When Theresa May became Prime Minister she really did inherit a poisoned chalice, but it’s hard to feel sorry for her as her own lack-lustre EU Remain campaign contribution (designed to leave the door open for a run at Number 10 if Cameron failed) was very much part of the poisonous cocktail.
Had she been a Brexit hardliner and already enacted Article 50, as if it were some sort of trophy England had won, her premiership would be in trouble already. So, she is attempting to kick Article 50 into the long grass hoping not to have to enact it until January. Gordon Brown had a similar beginning to his time as PM: A bounce in the polls, a new PM representing a change distracting the people from the nation’s problems, and then he decided not to call the snap general election Douglas Alexander was advising, ending his honeymoon period and defining his time in office. We won’t truly know the measure of May until we start to see how the Brexit negotiations are going, but she is in a no-win situation.
All the signs point to May looking to secure a deal that can be defined as a Brexit, but maintains the closest possible links to the EU and as free as possible access to the European single market. Let’s be clear about this: There is no way the UK can have border controls and total access to the single market. Other non-EU countries have access to the single market (Norway, Iceland, Switzerland, even North Korea) but access is not uniform and not as advantageous to trade as membership is and the more access you have, the more sovereignty (over EU regulations and borders) you have to give away.
With this comes more money you have to pay in trade levies, up until the point where you may as well pay a membership fee. So, May’s only option is to try to negotiate a fudge that will please everyone, when actually it will only disappoint everyone and even anger the anti-EU hardliners in her party and Ukip. She might, however, be able to persuade England she did the best under the circumstances and that will give her a chance of maintaining party unity, but the honeymoon will very definitely be over.
She probably won’t be able to convince Scotland that she did the best deal though. Not only did we vote to stay, Scotland does far better than most out of EU membership overall through our exports and the sheer volume of EU grants. We pull down 17.4 per cent of all grants to the UK with 8.4 per cent of the UK population. Any restriction on access to the single market for Scottish exporters and a failure to replace the EU grants will mean a bad outcome for Scotland and Nicola Sturgeon, and her Scottish Government team knows it. That is why she has been stressing the need for access to the single market and moving the argument to one that all businesses and most Scots can agree on. She can then focus the inevitable disappointment with the post Brexit trade deal in a way that will lead people to considering independence, something many are not yet willing to do as they believe that access to the single market can be maintained.
Much of the unionist press have stated that her offer to work with those in Westminster who want to maintain access to the single market is her backing off the independence cause. That is a flawed analysis, as she is clearly just preparing the battlefield to her liking, as shown by the announcement that draft legislation to allow for a second independence referendum will be published within 10 months.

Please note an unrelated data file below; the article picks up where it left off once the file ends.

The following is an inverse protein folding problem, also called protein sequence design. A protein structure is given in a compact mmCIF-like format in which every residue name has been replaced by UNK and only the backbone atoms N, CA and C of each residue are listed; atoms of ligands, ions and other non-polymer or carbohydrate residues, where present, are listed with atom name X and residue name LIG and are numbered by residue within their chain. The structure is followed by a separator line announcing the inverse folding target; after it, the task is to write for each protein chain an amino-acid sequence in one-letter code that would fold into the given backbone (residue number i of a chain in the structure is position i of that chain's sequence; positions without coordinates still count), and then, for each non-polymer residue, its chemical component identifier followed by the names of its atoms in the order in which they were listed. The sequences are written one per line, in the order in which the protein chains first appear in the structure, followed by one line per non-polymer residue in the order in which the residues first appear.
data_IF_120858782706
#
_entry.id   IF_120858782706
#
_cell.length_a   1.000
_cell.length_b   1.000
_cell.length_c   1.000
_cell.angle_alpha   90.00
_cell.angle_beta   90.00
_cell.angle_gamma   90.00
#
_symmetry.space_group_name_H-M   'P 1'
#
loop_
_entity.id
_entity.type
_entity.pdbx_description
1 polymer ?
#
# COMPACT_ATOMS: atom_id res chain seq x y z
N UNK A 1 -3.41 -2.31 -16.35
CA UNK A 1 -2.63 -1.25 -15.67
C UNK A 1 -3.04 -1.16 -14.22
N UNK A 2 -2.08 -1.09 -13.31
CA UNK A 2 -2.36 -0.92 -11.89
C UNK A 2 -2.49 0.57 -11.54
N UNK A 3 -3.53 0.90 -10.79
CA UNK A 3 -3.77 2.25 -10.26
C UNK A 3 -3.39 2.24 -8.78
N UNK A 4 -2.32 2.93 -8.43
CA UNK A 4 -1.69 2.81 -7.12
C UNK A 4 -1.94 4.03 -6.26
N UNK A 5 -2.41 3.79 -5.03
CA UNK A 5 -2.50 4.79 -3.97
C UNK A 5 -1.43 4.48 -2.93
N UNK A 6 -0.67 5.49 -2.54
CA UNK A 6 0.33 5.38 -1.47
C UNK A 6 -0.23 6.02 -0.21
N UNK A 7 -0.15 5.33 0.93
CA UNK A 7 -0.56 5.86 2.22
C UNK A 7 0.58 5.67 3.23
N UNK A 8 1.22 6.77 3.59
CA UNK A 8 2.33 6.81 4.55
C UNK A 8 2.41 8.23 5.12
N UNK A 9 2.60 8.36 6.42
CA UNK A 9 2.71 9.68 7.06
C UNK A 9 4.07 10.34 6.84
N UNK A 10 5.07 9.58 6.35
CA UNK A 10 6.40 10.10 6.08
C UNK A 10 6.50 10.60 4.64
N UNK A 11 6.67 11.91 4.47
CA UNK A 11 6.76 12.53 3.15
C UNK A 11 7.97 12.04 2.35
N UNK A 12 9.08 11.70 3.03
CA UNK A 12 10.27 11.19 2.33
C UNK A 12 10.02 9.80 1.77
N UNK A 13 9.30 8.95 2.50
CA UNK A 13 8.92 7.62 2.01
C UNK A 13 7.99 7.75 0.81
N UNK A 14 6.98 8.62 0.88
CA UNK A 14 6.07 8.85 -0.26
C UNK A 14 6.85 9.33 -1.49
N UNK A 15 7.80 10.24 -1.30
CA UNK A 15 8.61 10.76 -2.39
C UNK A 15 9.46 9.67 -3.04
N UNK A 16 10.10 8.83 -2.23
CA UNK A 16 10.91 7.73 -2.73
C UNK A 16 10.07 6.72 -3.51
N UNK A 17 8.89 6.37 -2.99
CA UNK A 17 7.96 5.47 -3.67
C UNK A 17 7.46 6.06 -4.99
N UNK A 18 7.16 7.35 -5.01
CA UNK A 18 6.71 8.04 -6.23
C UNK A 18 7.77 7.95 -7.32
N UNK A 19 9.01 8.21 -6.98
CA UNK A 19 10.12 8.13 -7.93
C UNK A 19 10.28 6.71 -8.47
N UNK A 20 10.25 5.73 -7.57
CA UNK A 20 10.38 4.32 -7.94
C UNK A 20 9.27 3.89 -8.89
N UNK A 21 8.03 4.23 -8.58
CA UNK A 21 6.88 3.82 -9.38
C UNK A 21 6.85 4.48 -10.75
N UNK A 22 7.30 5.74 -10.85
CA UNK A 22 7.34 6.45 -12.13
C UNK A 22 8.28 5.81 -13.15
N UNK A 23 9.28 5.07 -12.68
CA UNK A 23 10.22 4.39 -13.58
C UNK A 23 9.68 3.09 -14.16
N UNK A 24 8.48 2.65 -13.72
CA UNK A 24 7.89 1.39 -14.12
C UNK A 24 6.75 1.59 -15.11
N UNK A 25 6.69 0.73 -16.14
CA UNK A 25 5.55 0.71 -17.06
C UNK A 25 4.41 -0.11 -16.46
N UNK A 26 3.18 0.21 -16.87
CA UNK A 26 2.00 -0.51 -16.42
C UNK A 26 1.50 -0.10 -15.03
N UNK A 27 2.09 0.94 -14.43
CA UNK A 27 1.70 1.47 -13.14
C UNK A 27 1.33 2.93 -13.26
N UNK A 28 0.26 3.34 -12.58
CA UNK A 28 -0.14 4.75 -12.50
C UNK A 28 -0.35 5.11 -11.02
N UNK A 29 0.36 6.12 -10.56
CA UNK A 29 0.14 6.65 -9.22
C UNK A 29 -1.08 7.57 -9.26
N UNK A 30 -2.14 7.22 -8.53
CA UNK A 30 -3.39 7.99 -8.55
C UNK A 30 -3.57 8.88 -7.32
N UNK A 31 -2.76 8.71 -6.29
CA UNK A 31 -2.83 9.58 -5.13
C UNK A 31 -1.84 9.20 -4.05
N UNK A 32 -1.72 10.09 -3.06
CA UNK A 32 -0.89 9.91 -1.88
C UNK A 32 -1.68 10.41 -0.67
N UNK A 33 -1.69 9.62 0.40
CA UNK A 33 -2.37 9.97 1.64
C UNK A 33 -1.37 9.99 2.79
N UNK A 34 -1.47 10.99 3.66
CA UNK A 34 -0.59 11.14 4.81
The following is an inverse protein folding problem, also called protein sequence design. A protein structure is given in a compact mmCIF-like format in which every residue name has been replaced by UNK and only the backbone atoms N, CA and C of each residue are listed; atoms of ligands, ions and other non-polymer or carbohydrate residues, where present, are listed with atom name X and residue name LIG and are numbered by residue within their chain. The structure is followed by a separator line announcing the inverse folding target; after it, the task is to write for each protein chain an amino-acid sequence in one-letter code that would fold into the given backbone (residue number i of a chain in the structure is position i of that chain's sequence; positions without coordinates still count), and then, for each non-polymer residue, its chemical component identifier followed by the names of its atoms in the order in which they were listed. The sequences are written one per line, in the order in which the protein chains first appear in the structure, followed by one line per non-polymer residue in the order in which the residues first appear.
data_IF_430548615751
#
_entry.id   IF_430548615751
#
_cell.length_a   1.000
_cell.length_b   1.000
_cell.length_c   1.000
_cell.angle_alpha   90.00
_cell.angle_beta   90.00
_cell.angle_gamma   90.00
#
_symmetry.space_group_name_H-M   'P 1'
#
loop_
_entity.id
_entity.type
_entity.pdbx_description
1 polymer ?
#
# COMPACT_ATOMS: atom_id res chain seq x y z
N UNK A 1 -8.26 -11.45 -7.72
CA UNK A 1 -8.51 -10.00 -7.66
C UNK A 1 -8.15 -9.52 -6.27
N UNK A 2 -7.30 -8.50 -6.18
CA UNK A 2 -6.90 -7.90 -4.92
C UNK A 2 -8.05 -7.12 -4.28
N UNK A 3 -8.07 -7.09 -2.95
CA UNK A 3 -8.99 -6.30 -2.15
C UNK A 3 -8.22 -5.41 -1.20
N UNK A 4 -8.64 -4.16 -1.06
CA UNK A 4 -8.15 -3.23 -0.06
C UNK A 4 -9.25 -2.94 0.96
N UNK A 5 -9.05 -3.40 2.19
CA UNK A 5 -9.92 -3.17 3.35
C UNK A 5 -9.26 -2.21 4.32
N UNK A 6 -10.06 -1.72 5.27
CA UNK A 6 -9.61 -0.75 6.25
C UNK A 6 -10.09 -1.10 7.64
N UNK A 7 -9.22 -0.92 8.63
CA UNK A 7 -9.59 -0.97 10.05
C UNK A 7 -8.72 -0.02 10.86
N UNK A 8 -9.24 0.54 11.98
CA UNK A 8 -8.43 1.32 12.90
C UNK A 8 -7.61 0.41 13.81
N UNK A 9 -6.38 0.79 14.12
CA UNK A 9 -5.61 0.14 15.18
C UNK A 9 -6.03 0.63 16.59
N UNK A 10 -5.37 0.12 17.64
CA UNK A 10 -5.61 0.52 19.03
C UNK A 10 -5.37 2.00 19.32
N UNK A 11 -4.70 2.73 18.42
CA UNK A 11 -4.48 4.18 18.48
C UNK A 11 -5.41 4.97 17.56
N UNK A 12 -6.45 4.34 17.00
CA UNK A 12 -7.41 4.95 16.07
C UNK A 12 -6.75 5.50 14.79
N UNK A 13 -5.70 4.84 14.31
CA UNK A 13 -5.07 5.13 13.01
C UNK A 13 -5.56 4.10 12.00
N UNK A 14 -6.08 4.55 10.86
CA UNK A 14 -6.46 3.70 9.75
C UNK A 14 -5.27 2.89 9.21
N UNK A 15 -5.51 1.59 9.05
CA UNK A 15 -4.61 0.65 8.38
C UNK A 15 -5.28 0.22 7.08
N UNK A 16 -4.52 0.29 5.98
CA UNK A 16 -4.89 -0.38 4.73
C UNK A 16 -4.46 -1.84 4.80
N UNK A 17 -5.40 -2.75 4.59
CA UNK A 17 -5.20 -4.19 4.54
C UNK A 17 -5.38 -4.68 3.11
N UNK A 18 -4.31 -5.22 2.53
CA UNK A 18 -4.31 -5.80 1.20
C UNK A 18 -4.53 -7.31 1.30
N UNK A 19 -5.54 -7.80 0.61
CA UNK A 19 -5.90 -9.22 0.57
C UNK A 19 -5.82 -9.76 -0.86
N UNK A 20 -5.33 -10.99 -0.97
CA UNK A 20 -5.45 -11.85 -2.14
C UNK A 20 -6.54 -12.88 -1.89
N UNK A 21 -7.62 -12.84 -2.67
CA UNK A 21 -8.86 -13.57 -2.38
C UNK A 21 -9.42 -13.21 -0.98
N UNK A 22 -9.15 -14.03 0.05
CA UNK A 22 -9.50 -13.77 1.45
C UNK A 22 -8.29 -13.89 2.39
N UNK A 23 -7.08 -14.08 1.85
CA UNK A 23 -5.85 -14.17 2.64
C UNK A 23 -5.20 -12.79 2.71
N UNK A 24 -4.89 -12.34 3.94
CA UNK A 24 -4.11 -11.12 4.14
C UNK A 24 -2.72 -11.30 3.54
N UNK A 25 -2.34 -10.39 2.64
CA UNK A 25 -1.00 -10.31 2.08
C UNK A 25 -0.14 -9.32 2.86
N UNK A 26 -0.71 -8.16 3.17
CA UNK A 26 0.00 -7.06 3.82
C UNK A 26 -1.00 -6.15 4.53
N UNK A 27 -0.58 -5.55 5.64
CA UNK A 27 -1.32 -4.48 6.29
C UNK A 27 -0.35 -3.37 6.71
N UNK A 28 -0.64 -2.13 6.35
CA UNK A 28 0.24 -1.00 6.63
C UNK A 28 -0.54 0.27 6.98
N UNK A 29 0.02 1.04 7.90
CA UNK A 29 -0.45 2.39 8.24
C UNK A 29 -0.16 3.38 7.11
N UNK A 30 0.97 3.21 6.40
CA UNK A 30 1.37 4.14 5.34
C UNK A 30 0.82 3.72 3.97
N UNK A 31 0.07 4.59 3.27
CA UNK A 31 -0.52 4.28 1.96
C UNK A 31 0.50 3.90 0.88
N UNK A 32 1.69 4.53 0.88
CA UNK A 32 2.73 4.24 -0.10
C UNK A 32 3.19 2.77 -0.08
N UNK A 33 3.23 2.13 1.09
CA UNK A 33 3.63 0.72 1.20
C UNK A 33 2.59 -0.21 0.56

May is now starting to face pressure from multiple fronts. The restless natives in Scotland will be on her radar, but the EU is putting diplomatic and public pressure on the UK to move forward on Article 50 as soon as possible. Donald Tusk has pointed out that the ball is the UK’s court, but it’s now time to pass it back, and to sweeten the pill he has been suggesting that “the EU wants to agree the closest possible relations with the UK”. That means the EU wants open borders, massive trade levies and free access to the UK market, however, the best possible deal when defined by David Davis and his like means closed borders and no fees of any sort. Like I say, everyone is going to be disappointed, and to keep that fact under wraps for as long as possible May won’t detail what she thinks will happen, justifying it as not showing her hand too soon. The trouble is, her hand is empty.
The importance of the emerging single market dynamic to the debate cannot be overstated. It helps define the huge difference between leaving a political union and leaving a trading union. If you leave a political union you lose clout in what remains of the political union (understandable and acceptable to most) but get more say over your own affairs. If you leave a trading union you lose trade and your economy suffers. This is the difference between leaving the EU (a trading union) and leaving the UK (a political union).
In both cases, if you manage to maintain access to the existing single market your economy will not suffer. As Nicola Sturgeon has figured out, if the UK leaves the EU but maintains a free trade deal, then Scotland can leave the UK, maintain its membership of the EU and by virtue of that maintain its free trade deal with the UK, thus proving independence would not hurt trade with the rest of the UK.
This is where the fudged deal becomes even more important. May needs some form of immigration control or she is in trouble and she can’t get that without some sort of trade penalty, most likely the loss of financial passporting. That could mean 50,000 well-paid jobs leaving the city of London, and if Scotland were an independent member of the EU then many, if not most, of those jobs could come here, forming part of the enlarging independence dividend. Independence supporters have to campaign as if a referendum has been called and help get support for Yes to 55 per cent before the new referendum bill is published next year. Then things will get interesting.